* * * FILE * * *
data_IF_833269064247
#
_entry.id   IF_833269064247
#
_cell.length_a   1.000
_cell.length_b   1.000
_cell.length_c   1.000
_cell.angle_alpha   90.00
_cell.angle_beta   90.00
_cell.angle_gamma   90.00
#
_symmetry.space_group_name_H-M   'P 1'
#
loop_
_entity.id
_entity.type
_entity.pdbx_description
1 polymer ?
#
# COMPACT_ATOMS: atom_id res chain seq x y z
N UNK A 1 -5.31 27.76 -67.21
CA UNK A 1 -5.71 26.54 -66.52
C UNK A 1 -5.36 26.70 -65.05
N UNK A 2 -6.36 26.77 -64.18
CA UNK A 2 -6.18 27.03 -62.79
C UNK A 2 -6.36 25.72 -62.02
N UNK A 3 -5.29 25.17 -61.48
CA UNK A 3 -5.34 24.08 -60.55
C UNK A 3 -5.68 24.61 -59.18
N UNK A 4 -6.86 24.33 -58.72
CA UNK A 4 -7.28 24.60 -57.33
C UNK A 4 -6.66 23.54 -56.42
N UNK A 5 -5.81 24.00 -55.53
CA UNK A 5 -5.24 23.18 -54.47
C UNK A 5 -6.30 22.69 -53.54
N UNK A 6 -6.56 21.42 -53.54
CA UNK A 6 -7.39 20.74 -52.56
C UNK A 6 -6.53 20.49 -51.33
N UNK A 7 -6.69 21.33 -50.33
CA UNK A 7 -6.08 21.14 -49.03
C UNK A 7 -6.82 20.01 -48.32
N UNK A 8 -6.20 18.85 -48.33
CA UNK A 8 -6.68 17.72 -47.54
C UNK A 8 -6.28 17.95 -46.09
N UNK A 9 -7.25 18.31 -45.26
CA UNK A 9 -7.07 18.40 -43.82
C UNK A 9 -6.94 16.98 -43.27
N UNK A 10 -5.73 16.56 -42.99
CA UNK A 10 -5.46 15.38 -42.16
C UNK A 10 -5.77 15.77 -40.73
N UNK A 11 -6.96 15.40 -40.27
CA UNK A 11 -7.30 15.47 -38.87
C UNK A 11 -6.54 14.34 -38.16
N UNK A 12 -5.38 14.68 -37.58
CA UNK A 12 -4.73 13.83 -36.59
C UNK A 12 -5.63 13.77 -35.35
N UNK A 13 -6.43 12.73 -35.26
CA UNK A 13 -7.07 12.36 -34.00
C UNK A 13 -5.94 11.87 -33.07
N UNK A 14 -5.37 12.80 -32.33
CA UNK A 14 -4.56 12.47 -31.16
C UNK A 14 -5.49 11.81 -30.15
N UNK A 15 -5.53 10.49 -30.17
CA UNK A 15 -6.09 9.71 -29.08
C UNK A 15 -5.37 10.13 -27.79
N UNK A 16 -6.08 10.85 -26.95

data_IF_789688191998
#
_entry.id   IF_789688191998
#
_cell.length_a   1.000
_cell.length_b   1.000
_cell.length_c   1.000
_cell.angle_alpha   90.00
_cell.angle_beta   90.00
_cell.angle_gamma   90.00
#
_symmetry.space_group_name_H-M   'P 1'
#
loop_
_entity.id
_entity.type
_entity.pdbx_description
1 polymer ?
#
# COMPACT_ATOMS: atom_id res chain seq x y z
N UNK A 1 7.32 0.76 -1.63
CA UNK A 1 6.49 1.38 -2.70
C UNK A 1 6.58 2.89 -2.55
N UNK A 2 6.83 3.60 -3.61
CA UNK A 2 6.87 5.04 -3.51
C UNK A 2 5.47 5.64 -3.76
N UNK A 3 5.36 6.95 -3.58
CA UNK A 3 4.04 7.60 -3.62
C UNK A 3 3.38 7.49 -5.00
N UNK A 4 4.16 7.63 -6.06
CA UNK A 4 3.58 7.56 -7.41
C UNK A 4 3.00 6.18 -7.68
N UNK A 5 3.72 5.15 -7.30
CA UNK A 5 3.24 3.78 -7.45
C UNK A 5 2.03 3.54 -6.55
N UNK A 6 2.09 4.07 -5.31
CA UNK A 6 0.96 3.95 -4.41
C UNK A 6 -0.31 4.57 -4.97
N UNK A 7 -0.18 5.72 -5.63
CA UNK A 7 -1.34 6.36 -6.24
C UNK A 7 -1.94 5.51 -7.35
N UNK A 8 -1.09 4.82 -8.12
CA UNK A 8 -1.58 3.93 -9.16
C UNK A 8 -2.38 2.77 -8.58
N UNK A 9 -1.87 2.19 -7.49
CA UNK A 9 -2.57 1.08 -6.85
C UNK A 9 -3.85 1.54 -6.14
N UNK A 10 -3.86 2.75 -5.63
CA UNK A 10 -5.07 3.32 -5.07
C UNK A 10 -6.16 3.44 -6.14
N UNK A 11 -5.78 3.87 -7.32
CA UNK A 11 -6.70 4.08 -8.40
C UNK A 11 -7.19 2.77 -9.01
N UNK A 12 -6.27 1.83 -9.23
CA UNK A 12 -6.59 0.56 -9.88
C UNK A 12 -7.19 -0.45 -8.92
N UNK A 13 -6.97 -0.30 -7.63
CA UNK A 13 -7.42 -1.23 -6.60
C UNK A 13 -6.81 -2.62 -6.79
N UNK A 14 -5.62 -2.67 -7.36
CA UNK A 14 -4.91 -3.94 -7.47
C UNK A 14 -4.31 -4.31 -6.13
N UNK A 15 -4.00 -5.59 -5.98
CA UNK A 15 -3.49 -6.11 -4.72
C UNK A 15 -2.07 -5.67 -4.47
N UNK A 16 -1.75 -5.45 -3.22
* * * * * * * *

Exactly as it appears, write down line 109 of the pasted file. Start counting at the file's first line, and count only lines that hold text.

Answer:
CA UNK A 8 -1.58 3.93 -9.16